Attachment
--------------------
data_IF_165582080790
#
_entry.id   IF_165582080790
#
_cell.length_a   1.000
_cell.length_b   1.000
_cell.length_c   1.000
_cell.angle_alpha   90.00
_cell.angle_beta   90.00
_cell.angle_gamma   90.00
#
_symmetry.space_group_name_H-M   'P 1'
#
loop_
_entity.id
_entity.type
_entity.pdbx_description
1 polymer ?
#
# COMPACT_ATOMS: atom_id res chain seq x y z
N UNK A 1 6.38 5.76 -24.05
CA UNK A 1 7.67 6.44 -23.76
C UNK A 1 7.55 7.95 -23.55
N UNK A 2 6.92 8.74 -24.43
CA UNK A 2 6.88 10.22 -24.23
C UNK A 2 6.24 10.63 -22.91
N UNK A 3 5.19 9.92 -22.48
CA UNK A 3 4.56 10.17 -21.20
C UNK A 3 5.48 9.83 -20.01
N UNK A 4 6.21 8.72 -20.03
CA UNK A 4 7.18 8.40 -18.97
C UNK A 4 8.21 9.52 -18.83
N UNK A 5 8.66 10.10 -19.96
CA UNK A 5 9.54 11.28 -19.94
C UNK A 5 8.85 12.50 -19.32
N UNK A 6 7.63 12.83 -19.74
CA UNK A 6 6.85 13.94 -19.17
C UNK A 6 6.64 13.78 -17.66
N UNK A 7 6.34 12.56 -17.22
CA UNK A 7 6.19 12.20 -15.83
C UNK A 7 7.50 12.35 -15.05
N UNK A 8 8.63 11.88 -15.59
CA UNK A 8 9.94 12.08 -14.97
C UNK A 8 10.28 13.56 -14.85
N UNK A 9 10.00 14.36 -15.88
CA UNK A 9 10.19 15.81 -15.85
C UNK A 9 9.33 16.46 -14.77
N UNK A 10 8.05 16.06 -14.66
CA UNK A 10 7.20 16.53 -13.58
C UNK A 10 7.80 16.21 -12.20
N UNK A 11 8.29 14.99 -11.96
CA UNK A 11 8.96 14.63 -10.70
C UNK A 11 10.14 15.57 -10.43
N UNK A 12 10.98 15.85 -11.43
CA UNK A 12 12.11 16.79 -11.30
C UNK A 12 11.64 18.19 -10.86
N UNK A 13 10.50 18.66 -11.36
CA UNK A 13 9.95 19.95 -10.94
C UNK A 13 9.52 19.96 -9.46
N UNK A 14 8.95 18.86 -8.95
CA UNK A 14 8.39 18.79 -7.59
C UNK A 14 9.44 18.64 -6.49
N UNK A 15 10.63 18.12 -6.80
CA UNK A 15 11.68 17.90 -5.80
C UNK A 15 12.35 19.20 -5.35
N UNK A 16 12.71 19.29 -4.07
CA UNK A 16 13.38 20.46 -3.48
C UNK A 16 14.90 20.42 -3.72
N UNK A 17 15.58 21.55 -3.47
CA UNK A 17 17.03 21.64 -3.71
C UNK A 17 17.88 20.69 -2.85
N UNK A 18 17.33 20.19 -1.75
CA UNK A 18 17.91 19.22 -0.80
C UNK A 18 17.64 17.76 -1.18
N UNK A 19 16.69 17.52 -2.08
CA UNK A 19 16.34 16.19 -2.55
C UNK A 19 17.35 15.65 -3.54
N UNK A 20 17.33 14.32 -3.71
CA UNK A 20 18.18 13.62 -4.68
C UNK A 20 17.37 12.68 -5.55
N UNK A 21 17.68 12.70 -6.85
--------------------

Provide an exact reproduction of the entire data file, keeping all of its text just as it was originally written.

data_IF_165582080790
#
_entry.id   IF_165582080790
#
_cell.length_a   1.000
_cell.length_b   1.000
_cell.length_c   1.000
_cell.angle_alpha   90.00
_cell.angle_beta   90.00
_cell.angle_gamma   90.00
#
_symmetry.space_group_name_H-M   'P 1'
#
loop_
_entity.id
_entity.type
_entity.pdbx_description
1 polymer ?
#
# COMPACT_ATOMS: atom_id res chain seq x y z
N UNK A 1 6.38 5.76 -24.05
CA UNK A 1 7.67 6.44 -23.76
C UNK A 1 7.55 7.95 -23.55
N UNK A 2 6.92 8.74 -24.43
CA UNK A 2 6.88 10.22 -24.23
C UNK A 2 6.24 10.63 -22.91
N UNK A 3 5.19 9.92 -22.48
CA UNK A 3 4.56 10.17 -21.20
C UNK A 3 5.48 9.83 -20.01
N UNK A 4 6.21 8.72 -20.03
CA UNK A 4 7.18 8.40 -18.97
C UNK A 4 8.21 9.52 -18.83
N UNK A 5 8.66 10.10 -19.96
CA UNK A 5 9.54 11.28 -19.94
C UNK A 5 8.85 12.50 -19.32
N UNK A 6 7.63 12.83 -19.74
CA UNK A 6 6.85 13.94 -19.17
C UNK A 6 6.64 13.78 -17.66
N UNK A 7 6.34 12.56 -17.22
CA UNK A 7 6.19 12.20 -15.83
C UNK A 7 7.50 12.35 -15.05
N UNK A 8 8.63 11.88 -15.59
CA UNK A 8 9.94 12.08 -14.97
C UNK A 8 10.28 13.56 -14.85
N UNK A 9 10.00 14.36 -15.88
CA UNK A 9 10.19 15.81 -15.85
C UNK A 9 9.33 16.46 -14.77
N UNK A 10 8.05 16.06 -14.66
CA UNK A 10 7.20 16.53 -13.58
C UNK A 10 7.80 16.21 -12.20
N UNK A 11 8.29 14.99 -11.96
CA UNK A 11 8.96 14.63 -10.70
C UNK A 11 10.14 15.57 -10.43
N UNK A 12 10.98 15.85 -11.43
CA UNK A 12 12.11 16.79 -11.30
C UNK A 12 11.64 18.19 -10.86
N UNK A 13 10.50 18.66 -11.36
CA UNK A 13 9.95 19.95 -10.94
C UNK A 13 9.52 19.96 -9.46
N UNK A 14 8.95 18.86 -8.95
CA UNK A 14 8.39 18.79 -7.59
C UNK A 14 9.44 18.64 -6.49
N UNK A 15 10.63 18.12 -6.80
CA UNK A 15 11.68 17.90 -5.80
C UNK A 15 12.35 19.20 -5.35
N UNK A 16 12.71 19.29 -4.07
CA UNK A 16 13.38 20.46 -3.48
C UNK A 16 14.90 20.42 -3.72
N UNK A 17 15.58 21.55 -3.47
CA UNK A 17 17.03 21.64 -3.71
C UNK A 17 17.88 20.69 -2.85
N UNK A 18 17.33 20.19 -1.75
CA UNK A 18 17.91 19.22 -0.80
C UNK A 18 17.64 17.76 -1.18
N UNK A 19 16.69 17.52 -2.08
CA UNK A 19 16.34 16.19 -2.55
C UNK A 19 17.35 15.65 -3.54
N UNK A 20 17.33 14.32 -3.71
CA UNK A 20 18.18 13.62 -4.68
C UNK A 20 17.37 12.68 -5.55
N UNK A 21 17.68 12.70 -6.85